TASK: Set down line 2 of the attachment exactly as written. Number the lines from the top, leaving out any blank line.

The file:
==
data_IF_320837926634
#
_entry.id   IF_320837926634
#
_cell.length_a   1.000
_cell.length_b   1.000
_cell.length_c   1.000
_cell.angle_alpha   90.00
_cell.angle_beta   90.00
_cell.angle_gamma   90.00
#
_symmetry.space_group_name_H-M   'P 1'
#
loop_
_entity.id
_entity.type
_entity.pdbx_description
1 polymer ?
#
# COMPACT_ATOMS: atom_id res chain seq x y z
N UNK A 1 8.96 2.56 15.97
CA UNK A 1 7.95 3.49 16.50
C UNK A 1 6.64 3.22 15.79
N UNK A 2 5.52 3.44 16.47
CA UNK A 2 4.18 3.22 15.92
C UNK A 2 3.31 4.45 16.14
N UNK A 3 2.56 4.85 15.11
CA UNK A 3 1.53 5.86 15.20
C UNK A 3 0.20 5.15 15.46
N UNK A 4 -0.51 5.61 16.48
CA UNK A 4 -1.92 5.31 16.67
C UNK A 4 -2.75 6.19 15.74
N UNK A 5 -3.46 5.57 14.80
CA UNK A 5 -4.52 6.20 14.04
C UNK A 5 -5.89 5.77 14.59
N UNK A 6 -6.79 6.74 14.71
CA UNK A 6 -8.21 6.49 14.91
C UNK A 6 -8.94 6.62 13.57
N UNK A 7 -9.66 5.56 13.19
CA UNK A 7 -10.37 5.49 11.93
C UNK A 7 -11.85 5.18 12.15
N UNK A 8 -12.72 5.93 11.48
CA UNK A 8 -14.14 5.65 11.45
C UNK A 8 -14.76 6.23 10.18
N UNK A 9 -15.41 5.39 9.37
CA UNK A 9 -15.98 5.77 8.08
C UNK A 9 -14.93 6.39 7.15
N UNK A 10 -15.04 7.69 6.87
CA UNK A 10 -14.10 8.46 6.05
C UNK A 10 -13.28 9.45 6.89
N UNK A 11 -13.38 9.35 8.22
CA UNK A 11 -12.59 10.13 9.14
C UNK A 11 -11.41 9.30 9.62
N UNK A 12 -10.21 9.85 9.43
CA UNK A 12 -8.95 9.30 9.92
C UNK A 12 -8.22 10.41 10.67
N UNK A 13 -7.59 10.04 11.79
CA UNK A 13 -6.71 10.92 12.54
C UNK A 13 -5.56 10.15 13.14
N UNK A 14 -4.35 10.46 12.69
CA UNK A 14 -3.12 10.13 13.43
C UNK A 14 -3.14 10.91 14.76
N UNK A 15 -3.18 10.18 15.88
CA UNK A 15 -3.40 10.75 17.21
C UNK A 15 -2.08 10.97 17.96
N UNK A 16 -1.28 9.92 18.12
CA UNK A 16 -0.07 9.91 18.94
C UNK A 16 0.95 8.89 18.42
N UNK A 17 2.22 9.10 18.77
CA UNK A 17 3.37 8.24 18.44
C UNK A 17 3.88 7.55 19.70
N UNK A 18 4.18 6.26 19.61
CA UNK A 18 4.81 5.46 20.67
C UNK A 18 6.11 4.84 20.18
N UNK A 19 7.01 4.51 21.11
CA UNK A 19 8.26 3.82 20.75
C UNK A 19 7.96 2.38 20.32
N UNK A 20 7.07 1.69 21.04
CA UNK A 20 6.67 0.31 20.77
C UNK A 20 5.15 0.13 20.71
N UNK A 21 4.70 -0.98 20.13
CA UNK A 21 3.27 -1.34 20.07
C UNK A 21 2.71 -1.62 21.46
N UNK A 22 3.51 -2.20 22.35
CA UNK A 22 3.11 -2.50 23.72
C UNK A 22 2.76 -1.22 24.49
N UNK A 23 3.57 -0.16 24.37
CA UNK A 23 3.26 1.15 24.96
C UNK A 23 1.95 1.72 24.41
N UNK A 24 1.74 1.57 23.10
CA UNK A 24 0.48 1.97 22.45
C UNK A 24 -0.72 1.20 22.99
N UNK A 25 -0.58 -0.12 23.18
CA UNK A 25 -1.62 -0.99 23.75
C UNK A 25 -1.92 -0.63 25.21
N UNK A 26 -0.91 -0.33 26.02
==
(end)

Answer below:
#